What does it say?
We don’t know much about Habakkuk or his contemporaries Nahum and Zephaniah. From the context of his prophecy he is writing not long before the deportation to Babylon (seventh century BC), and he would be ministering in Judah. Jeremiah would be another contemporary.
Habakkuk 1 is the prophet’s frank complaint to God. He can’t understand how a good God that hates evil could use the Babylonians as his instrument. He rests his case in Habakkuk 2:1 and God responds by giving him a vision and telling him to write it plainly on clay tablets. God’s answer to the dilemma is capsulized in Habakkuk 2:4. This verse is quoted in Romans 1:17; Galatians 3:11 and Hebrews 10:38. In essence, God is saying that he is using the Babylonians only for the need of the moment and that in the end it is the person of faith that will live. Habakkuk 2:14 is a glorious glimpse of the future to come. The chapter concludes with an absolute statement of God’s sovereignty (2:20).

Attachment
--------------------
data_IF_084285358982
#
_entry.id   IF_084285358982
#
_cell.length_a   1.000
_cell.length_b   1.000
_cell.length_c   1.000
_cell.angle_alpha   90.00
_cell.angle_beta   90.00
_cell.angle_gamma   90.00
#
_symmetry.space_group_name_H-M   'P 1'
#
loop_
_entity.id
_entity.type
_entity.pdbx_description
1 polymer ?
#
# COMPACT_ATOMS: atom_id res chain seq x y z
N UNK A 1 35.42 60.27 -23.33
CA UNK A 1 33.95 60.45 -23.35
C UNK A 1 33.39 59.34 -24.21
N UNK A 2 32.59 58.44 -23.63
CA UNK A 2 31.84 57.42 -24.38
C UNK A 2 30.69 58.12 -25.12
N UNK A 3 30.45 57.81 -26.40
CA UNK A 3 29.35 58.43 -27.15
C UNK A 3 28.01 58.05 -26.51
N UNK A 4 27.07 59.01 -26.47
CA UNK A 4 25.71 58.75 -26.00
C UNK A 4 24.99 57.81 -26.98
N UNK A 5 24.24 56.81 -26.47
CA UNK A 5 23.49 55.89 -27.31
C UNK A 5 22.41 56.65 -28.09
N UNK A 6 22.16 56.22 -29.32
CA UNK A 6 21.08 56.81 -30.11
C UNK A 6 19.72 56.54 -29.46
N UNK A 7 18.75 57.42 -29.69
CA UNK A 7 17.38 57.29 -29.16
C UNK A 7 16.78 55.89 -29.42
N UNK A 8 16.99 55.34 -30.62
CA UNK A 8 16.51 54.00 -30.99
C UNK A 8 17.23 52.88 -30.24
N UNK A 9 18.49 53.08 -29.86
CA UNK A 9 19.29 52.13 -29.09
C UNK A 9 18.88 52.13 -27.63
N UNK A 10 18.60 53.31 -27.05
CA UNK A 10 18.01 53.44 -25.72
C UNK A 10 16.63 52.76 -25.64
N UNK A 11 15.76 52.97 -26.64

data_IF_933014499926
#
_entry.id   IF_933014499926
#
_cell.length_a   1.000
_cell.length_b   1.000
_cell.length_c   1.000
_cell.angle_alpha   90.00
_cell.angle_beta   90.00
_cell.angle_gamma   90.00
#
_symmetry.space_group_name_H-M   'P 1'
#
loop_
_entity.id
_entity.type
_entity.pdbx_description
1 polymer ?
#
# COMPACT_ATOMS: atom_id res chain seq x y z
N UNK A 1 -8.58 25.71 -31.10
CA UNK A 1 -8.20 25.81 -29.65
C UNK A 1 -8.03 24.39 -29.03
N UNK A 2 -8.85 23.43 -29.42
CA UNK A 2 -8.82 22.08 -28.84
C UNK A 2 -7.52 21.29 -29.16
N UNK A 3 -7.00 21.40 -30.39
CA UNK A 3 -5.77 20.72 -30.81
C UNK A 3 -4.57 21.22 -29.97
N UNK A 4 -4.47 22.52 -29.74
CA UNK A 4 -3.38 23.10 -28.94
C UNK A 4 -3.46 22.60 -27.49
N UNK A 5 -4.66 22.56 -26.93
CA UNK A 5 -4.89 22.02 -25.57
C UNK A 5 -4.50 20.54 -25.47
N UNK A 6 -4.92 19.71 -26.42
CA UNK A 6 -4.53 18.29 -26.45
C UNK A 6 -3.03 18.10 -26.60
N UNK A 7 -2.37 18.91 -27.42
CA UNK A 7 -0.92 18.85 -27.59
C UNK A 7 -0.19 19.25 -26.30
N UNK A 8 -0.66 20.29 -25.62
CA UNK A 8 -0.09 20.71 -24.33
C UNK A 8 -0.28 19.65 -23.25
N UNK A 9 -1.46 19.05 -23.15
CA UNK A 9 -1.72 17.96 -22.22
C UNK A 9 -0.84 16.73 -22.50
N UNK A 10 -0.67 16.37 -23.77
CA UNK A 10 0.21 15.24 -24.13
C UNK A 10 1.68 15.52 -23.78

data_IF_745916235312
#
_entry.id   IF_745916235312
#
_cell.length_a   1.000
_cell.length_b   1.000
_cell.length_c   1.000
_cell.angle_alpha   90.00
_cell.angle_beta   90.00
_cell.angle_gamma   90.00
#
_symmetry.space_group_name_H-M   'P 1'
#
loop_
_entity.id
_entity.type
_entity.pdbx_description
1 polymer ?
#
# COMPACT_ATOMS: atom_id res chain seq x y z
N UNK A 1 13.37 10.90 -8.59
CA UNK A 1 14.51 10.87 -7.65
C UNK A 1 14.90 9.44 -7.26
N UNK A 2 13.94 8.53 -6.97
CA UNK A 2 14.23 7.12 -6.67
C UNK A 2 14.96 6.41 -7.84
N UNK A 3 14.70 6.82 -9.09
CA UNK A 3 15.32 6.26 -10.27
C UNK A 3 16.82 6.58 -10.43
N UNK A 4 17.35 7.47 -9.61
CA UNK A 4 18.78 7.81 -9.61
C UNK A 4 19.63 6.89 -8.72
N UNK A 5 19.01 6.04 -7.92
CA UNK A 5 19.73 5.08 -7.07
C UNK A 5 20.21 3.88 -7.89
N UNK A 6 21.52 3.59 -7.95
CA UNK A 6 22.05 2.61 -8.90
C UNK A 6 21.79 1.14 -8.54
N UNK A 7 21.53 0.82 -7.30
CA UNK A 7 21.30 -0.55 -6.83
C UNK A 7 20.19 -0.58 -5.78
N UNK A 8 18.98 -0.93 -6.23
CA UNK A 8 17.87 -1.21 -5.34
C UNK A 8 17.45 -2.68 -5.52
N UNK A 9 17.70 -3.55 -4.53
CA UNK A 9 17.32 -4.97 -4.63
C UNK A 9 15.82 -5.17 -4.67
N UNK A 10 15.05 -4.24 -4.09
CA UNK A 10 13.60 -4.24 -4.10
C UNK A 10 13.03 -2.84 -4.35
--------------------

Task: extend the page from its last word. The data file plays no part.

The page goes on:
Chapter three is a prayer of Habakkuk written in the form of a psalm that exudes great praise. Habakkuk learns to rest in the security of God’s salvation, knowing that no matter what happens, he can rejoice in the Lord of his salvation.
What does it mean?
Habakkuk struggles with the same problem as Job and author of Psalm 73 – why do the wicked prosper? Why doesn’t God do something to judge them now? How could he use one sinner to judge another, especially when it seems that the most wicked sinner is the one God uses to execute the judgment?
Salient lessons from Habakkuk include: 1) the sovereignty of God (2:20); 2) the need to trust God’s word (3:2); 2) the purpose of prayer (3:20; and the joy and security of salvation (3:17-19).
How will I respond?
When can I remember being tempted to be envious of an evil person that seems to be more successful, prosperous and happy than me? How would I answer myself, or someone else struggling with this issue based on what I see here in Habakkuk?